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Initiatives help spur VUMC nursing’s progress: Dubree 

May. 21, 2015, 9:35 AM

Executive Chief Nursing Officer Marilyn Dubree, MSN, R.N., delivered last week’s State of Nursing Address. (photo by Anne Rayner)

Executive Chief Nursing Officer Marilyn Dubree, MSN, R.N., delivered the 2015 State of Nursing Address to a full audience in Light Hall on May 14 as a part of Nurses Week, an annual occasion to celebrate nurses. It was a time to assess where Vanderbilt Nursing is today, and where it’s going.

The theme of the address was one of investment — in recruiting more nurses, retaining them through a clinical staff leadership model, saving time through work redesign and updating clinical systems to the latest technology.

Dubree acknowledged that the year had been challenging from a staffing perspective and detailed efforts to recruit more nurses in a competitive local environment. Vanderbilt adjusted nursing compensation and improved role clarity for recruiters, allowing them to make job offers directly to applicants.

“We did a lot of work trying to expedite the process for acquiring talent and making sure that staff got to the worksite as quickly as possible,” she said.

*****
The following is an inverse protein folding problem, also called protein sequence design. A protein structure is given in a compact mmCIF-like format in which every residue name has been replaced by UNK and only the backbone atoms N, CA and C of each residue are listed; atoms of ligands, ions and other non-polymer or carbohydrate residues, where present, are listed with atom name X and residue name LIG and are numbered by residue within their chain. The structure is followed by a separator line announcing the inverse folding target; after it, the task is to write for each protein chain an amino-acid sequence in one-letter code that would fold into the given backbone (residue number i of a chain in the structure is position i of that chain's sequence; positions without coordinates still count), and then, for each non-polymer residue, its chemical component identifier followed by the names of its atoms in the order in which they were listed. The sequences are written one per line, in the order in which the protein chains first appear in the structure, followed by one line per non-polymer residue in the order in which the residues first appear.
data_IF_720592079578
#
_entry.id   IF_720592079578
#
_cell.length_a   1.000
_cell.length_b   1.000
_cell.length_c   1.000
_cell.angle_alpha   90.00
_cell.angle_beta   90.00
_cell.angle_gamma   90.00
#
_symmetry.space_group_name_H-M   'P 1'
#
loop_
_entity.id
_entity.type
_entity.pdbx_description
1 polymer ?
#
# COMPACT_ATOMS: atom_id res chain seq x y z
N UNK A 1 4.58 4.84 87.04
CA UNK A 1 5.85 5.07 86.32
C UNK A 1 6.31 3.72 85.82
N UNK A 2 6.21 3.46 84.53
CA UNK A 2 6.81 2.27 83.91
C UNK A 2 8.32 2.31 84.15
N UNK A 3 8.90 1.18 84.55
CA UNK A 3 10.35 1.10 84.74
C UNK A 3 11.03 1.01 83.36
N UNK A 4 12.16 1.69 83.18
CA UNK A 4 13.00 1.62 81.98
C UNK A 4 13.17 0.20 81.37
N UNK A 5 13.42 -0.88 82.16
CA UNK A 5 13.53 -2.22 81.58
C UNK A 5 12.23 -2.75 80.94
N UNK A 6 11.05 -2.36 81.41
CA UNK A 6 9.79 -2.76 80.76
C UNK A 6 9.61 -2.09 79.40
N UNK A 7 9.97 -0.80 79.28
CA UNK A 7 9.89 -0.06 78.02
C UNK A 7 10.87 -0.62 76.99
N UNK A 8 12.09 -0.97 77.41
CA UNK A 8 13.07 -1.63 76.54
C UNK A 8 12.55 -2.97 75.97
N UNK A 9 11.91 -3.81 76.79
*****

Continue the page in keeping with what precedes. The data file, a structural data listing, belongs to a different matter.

In addition, leaders expanded the size of the Nurse Residency program, and allowed graduate LPNs to begin to work for Vanderbilt right out of college. Vanderbilt has typically required LPNs to have one year of nursing experience elsewhere.

Nursing began a branding campaign, “Achieve the Remarkable,” with a dedicated recruiting hotline and the ability to chat online with a recruiter.

Vanderbilt continued implementation of the Clinical Staff Leadership (CSL) model, which allows nursing leaders to work alongside staff nurses, improving staff development and shared governance. There are now more than 200 CSLs. Dubree said the model aims to help retain nurses and create a positive work enviroment.

“Our ability to attract talented staff and to keep them is the hallmark of what makes us strong,” she said.

Implementing better technology to improve efficiency was also a focus of the last year. Redundant questions for documentation are being eliminated to reduce staff time. Call systems are transitioning from pagers to smartphones.

The goal is for “individuals to have the right equipment, at the right time, every time,” she said.

Amid a busy year, Vanderbilt is also gearing up for the third journey toward achieving Magnet re-designation from the American Nurses Credentialing Center.

Vanderbilt submitted the application in April and will submit the document for the third designation in April 2016 in anticipation of a site visit.

In closing, Dubree celebrated the ways nurses were positively affecting health at VUMC and beyond.
“Our nurses are helping to advance health in our community,” she said. “They do that every day at the hospitals that are next door to us, in the counties that surround us and beyond. We have much to be proud of, and I am proud to be part of this group and honored to lead you.”

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